What are the root causes of these smash and grab incidents? Some will say prison sentences for low-level crimes is the cause. That is certainly the case in California. However, it goes much deeper than that. America has lost its way. It’s ignoring quality of life crimes that build fear in Americans. A good way to understand the dangers is to examine The Broken Windows Theory.
The Broken Windows theory, first studied by Philip Zimbardo and introduced by George Kelling and James Wilson, holds that visible indicators of disorder, such as vandalism, loitering, and broken windows, invite criminal activity and should be prosecuted as a result. But in California that is not happening. Perhaps it is why so many Californians are leaving the state for more civilized ones like Texas and Florida.
What Does the Future Hold?
I wish I could say 2022 will be better on these and other issues and bring happiness to Americans. However, call me a cynic but I expect things to get worse before they get better. Most people in Congress do not have the stomach to deal with these issues. Some fear upsetting one group of another with divergent views on social and political issues.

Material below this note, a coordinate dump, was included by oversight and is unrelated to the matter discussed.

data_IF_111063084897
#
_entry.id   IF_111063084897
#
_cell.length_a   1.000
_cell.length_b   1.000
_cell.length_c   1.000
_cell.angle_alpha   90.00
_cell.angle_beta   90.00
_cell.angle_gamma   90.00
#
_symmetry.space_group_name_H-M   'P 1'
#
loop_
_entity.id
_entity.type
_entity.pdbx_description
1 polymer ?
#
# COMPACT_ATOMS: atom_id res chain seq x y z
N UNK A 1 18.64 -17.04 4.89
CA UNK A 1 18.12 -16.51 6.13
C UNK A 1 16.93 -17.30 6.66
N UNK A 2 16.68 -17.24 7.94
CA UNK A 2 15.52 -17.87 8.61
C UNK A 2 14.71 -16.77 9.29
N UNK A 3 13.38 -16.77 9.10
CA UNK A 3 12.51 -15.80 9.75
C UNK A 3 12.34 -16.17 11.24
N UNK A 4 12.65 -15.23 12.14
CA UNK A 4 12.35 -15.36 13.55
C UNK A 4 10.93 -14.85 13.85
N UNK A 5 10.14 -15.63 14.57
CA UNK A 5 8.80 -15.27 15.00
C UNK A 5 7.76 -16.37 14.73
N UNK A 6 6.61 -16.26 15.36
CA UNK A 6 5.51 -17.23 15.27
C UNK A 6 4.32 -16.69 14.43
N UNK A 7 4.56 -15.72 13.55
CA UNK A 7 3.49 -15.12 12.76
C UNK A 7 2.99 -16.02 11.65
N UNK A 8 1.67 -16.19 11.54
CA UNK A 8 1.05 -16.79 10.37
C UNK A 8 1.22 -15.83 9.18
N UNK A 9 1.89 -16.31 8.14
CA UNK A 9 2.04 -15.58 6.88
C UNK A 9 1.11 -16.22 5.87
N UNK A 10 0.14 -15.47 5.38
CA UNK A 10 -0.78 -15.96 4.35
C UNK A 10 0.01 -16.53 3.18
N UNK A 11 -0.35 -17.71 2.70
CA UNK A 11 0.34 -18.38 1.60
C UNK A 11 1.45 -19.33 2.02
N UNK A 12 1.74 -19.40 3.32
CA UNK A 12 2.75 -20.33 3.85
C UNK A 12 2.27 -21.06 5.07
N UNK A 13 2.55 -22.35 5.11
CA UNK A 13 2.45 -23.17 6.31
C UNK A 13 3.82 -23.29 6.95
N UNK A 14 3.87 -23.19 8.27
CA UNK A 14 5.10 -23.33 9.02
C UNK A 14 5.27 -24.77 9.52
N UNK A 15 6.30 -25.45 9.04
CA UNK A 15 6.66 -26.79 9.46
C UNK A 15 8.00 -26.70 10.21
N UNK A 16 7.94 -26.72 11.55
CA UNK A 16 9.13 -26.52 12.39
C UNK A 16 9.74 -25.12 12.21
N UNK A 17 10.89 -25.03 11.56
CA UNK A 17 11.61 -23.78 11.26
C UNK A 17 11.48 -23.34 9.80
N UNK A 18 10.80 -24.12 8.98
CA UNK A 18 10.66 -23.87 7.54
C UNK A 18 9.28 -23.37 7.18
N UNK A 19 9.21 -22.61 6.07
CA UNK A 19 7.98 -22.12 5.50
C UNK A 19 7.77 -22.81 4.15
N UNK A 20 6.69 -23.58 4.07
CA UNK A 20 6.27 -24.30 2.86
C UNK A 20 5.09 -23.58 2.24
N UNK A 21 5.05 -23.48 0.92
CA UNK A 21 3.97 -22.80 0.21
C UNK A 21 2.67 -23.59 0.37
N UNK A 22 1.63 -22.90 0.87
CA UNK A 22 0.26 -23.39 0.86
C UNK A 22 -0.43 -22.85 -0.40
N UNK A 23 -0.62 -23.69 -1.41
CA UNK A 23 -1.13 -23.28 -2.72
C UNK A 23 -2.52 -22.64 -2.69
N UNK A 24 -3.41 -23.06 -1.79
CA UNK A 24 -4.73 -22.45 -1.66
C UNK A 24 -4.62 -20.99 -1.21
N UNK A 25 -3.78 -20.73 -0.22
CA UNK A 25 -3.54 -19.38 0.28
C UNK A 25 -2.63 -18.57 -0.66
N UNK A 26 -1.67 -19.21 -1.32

I wish all my readers a happy, healthy New Year. I still believe we can right the storm. However, before you can solve a problem, you must first recognize it exists, and all too many places these and other crimes are now woven into the fabric of life in America.
My gift to you as we move into 2022, is a free copy of my book for those who want it. The book is titled, Beyond Happiness and Meaning: Transforming Your Life Through Ethical Behavior. Here is a bit more about the book. Please send me an email to me at: firstname.lastname@example.org to request your free copy and provide your mailing address.
If you live outside America, I can't provide a free copy because postage and handling is about $20. The book, Beyond Happiness and Meaning: Transforming Your Life Through Ethical Behavior, can be purchased on Amazon for $9.95 for a limited time.
Blog posted by Dr. Steven Mintz, The Ethics Sage, on December 27, 2021. You can sign up for his newsletter and learn more about his activities at: https://www.stevenmintzethics.com/. Follow him on Facebook at: https://www.facebook.com/StevenMintzEthics and on Twitter at: https://twitter.com/ethicssage.